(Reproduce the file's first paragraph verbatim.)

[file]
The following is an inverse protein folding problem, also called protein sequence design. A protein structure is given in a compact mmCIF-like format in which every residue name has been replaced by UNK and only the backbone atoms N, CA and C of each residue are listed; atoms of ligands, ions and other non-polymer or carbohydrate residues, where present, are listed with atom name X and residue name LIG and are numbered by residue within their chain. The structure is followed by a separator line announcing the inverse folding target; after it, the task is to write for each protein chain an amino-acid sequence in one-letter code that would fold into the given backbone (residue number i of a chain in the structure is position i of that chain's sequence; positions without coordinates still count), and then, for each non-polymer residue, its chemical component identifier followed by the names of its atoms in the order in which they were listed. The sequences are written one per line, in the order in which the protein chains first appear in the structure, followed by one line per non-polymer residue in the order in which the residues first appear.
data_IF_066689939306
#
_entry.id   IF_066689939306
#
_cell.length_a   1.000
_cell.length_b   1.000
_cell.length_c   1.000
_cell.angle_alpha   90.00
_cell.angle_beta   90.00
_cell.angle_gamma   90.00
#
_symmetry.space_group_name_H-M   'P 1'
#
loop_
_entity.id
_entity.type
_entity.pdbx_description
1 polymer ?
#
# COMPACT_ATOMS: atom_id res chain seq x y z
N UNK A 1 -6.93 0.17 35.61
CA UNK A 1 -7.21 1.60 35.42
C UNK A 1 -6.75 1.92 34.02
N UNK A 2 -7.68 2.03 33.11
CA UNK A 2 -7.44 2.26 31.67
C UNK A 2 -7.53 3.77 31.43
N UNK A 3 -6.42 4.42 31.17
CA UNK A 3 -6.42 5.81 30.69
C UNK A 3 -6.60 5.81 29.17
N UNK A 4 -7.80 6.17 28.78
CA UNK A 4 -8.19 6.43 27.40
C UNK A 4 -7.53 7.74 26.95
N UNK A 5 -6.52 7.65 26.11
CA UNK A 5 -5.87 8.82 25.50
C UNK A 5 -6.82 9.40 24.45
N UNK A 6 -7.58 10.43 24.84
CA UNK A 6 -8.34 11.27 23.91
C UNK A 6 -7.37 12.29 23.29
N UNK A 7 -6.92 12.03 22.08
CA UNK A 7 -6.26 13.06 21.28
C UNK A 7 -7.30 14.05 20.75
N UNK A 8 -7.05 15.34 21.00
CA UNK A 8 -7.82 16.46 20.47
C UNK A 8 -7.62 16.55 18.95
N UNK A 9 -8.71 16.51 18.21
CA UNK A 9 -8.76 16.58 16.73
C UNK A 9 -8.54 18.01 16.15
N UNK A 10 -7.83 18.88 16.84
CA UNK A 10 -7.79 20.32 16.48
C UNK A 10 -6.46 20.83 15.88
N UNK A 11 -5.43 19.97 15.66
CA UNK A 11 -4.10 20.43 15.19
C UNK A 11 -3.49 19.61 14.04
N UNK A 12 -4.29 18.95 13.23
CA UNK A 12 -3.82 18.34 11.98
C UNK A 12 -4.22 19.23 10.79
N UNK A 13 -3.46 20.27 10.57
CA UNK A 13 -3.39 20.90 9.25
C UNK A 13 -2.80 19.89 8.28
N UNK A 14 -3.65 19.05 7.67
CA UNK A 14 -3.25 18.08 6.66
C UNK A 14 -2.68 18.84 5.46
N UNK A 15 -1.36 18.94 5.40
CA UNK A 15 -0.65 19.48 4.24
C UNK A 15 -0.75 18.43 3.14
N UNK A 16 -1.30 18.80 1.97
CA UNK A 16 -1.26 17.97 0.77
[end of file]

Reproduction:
The following is an inverse protein folding problem, also called protein sequence design. A protein structure is given in a compact mmCIF-like format in which every residue name has been replaced by UNK and only the backbone atoms N, CA and C of each residue are listed; atoms of ligands, ions and other non-polymer or carbohydrate residues, where present, are listed with atom name X and residue name LIG and are numbered by residue within their chain. The structure is followed by a separator line announcing the inverse folding target; after it, the task is to write for each protein chain an amino-acid sequence in one-letter code that would fold into the given backbone (residue number i of a chain in the structure is position i of that chain's sequence; positions without coordinates still count), and then, for each non-polymer residue, its chemical component identifier followed by the names of its atoms in the order in which they were listed. The sequences are written one per line, in the order in which the protein chains first appear in the structure, followed by one line per non-polymer residue in the order in which the residues first appear.